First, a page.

persons that the State should raise a force and keep it permanently in the field for her defense. A part from other considerations it is to be observed that the expenses of such a measure would be quite beyond the present ability of the State.
To raise and maintain an army of fifteen regiments would involve an annual expenditure of more than $15,000,000, and any smaller force would be inadequate. That plan which I have above proposed would, I think, give the State efficient protection, and if the Legislature should think fit to adopt it the expense can be readily provided for by law or otherwise. Having an organized force under the control of the authorities of the State, and mustered into the service for domestic protection, we would not, as heretofore, lose time in arranging for transportation and supplies with the National Government when it became necessary to call it into the field. When thoroughly organized it should be in all its appointments an army which could be increased by drafts made from our enrolled and classified citizens.
The plan which I have above suggested is there assault of reflection and experience which I have had during the last three years, and I hae felt it to be my duty to submit it for your consideration for the purpose of providing for the effectual defense of the State. I, of course, cannot doubt your approval. If the Legislature should prefer the adoption of any other plan more efficient and economical than the one which I have herein proposed it will give me pleasure to co-operate heartily in carrying it into effect.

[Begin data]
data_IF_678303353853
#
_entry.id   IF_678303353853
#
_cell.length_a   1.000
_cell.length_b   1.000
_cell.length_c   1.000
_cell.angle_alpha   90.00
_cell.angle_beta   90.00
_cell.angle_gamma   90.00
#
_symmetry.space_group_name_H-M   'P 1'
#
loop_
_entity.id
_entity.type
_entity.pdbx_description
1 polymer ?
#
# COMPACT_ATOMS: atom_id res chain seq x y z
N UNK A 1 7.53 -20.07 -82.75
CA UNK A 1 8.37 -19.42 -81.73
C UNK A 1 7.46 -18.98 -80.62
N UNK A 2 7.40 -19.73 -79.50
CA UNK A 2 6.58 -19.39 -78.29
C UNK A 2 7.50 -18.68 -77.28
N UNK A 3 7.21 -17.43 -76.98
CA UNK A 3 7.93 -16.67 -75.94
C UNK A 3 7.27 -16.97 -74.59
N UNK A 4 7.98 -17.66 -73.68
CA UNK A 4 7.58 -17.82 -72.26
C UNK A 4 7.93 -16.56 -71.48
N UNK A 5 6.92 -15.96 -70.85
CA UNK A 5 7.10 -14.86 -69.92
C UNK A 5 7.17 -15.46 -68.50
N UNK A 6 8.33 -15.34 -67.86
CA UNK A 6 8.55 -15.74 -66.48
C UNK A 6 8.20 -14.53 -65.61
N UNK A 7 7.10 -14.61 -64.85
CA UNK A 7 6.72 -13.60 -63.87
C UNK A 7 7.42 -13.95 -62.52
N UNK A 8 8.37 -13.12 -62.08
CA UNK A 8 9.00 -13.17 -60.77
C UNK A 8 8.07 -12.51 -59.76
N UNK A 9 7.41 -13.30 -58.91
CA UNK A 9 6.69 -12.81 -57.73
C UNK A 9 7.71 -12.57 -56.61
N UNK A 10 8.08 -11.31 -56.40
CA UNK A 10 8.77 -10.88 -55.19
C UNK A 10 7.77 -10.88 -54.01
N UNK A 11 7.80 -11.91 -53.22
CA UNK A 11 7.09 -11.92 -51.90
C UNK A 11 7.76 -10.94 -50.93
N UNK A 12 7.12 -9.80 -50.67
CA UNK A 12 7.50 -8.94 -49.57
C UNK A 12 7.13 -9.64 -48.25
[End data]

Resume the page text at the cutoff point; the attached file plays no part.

In accordance with the act of May 4, 1864, I have appointed for the eastern armies Colonel F. Jordan as a gent at Washington, and Lieutenant Colonel James Gilliand as assistant agent at that place, and also for the south-western armies Lieutenant Colonel James Chamberlain as agent at Nashville. These agents are now actively engaged in the performance of their duties, and it is desirable that our people should be aware that a part of them consists in the gratuitous collection of all claims by Pennsylvania volunteers or their legal representatives on the State and National Governments. Volunteers having claims on either of these governments can have them collected through these agents without expense, and thus be rescued from the extortions to which it is feared they have sometime heretofore been subjected.
Having received information from the agents of the State that our sick and wounded were suffering greatly from the want of comforts, and even necessaries, I have been recently compelled to call on the people to contribute supplies, mainly in kind, for their relief, and it gives me pleasure to say that this appall has been cheerfully responded to, as have been all my former appeals to the same end. It seems impossible to exhaust the liberality of our generous people when the well-being of our brave volunteers is in question.
In my special message of the 30th of april last I stated the circumstances attending the advance by banks and other corporations of funds for the payment of the militia called out in 1863; in consequence the Legislature passed the act of May 4, 1864, authorizing a loan, for the purpose of refunding, with interest, the amount thus advance din case Congress should fail to make the necessary appropriation at it then current session. I regret to say that Congress adjourned without making such appropriation.
The balance in the treasury being found sufficient to reimburse the funds so advanced, without unduly diminishing the sinking fund, I have deemed it advisable not to advertise for proposals for the loan, and I recommend the passage of an act directing the payment to be made out of the moneys in the treasury.